Sunday, February 26, 2012

Athens in the Axial Age

Now a much briefer reference to another book: The Hemlock Cup: Socrates, Athens and the Search for the Good Life (Vintage) by Bettany Hughes, about Athens and the life and trial of Socrates in the fifth century BC.

I was talking recently about the decline of Periclean Athens, motivated by a tv documentary and wandering around the Greek and Roman rooms of the Metropolitan Museum. So this book, just out in paperback, was a natural next step.

Hughes covers the years from about 460 to 399 BC, the year when Socrates was found guilty of corrupting the young and sentenced to drink a cup of hemlock. It is a vivid and evocative account of Athens at the time - not pure gleaming white marble, not the dream of pure classical philosophy and drama, but a chaotic and volatile city filled with religious professions, rivalry and slavery, aggression, resentment and fear. The rich lounge in their symposia behind closed doors while the poor regard them with suspicion.

Athens defeated the Persians with her allies at Salamis in 480. The glory and wealth which follow lead her to start overreaching and turning alliance into empire. Her allies start to desert her. She slides into the Peloponesian War with Sparta, which lasts a generation and ends in Athens' defeat.

It brings home again just how hard those years were. Half the male population of Athens died in war or from disease, and the population of the city plunged. The plague devastated the city. The surrounding countryside was repeatedly burnt by the Spartans. There was internal near-civil war, death squads and treachery. Athens meted out appalling cruelty to the Melians and others, and suffered crushing military defeats.

People had become very suspicious of persuaders and rhetoric - what we might call "spin" today. They found the hard way most persuasive case was not always the right one.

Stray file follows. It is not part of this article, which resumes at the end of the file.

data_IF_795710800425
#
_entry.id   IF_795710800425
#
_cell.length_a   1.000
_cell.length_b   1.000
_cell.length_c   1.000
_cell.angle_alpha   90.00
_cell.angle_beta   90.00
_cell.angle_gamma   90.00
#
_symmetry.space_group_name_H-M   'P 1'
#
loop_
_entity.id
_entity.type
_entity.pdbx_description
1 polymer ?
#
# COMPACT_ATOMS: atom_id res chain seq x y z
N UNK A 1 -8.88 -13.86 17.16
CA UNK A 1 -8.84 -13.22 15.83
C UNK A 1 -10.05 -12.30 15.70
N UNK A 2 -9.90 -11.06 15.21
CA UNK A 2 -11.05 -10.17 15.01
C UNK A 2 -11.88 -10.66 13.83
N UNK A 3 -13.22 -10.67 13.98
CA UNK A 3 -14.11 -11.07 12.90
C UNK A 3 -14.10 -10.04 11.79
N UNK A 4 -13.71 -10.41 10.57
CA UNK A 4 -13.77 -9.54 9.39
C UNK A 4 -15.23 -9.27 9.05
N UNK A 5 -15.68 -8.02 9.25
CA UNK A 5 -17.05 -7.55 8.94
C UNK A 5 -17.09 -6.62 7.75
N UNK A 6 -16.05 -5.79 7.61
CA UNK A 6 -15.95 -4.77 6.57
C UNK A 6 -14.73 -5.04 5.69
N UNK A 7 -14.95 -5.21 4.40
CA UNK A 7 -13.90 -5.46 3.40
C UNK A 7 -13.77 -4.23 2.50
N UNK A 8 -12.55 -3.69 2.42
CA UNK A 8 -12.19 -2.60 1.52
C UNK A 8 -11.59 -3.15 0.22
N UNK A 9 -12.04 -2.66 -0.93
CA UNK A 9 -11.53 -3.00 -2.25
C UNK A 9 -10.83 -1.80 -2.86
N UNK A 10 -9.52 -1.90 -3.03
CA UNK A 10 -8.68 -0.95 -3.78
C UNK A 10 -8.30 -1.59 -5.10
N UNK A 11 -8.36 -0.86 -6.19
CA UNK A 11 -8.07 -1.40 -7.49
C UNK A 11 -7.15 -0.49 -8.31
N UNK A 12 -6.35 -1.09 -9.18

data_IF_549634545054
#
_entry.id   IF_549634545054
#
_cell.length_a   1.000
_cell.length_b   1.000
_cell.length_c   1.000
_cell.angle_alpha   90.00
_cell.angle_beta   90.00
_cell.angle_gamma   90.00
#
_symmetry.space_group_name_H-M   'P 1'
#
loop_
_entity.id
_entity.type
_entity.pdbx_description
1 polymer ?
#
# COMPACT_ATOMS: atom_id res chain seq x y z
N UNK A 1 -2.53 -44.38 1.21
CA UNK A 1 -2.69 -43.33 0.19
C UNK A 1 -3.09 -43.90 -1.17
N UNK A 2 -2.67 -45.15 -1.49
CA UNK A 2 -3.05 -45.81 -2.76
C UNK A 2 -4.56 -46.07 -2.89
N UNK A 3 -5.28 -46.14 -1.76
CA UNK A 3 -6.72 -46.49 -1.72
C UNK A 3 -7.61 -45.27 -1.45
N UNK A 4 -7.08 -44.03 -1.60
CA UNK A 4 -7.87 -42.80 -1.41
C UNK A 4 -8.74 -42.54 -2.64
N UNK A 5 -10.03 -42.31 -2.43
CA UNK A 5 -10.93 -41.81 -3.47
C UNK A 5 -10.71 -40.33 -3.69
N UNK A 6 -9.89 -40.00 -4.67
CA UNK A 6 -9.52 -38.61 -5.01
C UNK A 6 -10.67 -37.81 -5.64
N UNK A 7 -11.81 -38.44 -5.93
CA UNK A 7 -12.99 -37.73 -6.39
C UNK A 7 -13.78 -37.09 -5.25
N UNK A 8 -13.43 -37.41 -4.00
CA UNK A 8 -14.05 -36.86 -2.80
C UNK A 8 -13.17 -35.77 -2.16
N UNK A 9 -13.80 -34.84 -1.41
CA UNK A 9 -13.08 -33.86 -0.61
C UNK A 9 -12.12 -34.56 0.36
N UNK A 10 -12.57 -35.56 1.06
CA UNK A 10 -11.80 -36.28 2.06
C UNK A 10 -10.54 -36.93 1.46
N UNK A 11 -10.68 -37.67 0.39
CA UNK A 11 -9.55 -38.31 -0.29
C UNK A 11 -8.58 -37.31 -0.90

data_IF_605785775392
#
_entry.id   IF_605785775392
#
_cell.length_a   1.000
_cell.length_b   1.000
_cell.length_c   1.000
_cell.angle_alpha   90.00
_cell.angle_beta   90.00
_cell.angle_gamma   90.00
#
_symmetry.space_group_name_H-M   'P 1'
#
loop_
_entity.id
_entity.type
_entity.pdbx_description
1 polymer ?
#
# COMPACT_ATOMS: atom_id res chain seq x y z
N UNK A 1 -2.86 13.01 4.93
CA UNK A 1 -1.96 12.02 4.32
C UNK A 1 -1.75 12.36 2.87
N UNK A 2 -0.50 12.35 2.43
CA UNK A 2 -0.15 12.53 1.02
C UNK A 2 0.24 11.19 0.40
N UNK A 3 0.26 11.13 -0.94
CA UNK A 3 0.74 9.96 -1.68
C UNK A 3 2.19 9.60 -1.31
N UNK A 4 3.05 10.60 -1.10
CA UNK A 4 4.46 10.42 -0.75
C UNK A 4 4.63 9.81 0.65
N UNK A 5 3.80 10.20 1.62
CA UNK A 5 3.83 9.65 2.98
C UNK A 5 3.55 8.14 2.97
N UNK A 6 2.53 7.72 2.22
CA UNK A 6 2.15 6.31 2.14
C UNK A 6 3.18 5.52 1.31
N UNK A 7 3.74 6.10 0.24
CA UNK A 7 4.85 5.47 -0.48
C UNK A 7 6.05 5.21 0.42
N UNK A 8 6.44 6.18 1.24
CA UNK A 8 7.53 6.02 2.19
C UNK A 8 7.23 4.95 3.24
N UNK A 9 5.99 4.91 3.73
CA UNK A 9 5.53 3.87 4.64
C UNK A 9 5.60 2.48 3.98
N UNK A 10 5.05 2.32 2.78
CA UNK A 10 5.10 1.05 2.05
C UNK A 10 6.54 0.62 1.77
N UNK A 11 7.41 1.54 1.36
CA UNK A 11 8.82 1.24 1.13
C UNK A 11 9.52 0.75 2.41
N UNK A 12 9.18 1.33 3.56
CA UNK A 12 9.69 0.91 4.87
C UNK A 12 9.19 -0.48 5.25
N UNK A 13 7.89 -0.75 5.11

But it was still the age of Euripdes and Pericles and Aristophanes... and Socrates.

Socrates lived through it all, serving with the army in Thrace, and mostly ignoring the huge events that shook the city. Part of his motivation was no doubt to find a better way to live, given the problems that beset the city in his lifetime. This may be why discussion of the virtues becomes attractive - and to a modern era, very different to our modern conception of liberty.

But – crowd-pleaser as it is – Socrates does not concern himself with liberty. Instead he focuses his energies on identifying virtue. He argues that only the pursuit of a virtuous life brings exquisite happiness. Total liberty is a chimera; happiness accepts, even delights in the certainty of compromise. Plato’s Socrates goes further, he suggests that tyranny is spawned by the liberty of all in the demos. Here he is the first to suggest that liberty is an illusion fostered by the great to keep the many happy.


Athens might have welcomed new ideas in the 440s and 430s. But by the end of the century, the city had suffered disaster after disaster. Life felt fragile. People were tired of foreign ideas and questioning of values.

This nebulous, knowing, exploratory, open-ended questioning that Socrates insisted on pursuing was just too troubling. It is perhaps because of this sense of discomfort, this aggravating, literally eccentric attitude, and not because of any ‘crimes’ he committed, that Athens’ antipathy towards Socrates mushroomed. Every juror here, don’t forget, has seen an empire won and lost, has crouched trembling in his mud-brick home as brother kills brother, has put all trust in this brilliant and burning new idea of ‘democracy’, and has watched as the hope of a commonly run city-state has wasted into personal ambition, blood-lust, arrogance, cynicism, tyranny. The gods are clearly enraged. Athena despises her own children. The milk-and-honey moment of the democracy has curdled. Athens has been brutalised.


They were so similar to us. And they were so different, so culturally strange, with a religious background and values we struggle to comprehend. The glory faded, but did not disappear. Plato and Aristotle were yet to come.

In any case, it is a good read, and a warning for states who try to overreach. Athens ends up defeated by the Spartans. Some decades after that, Alexander controls everything. Greece did not enjoy democracy again for two thousand years.



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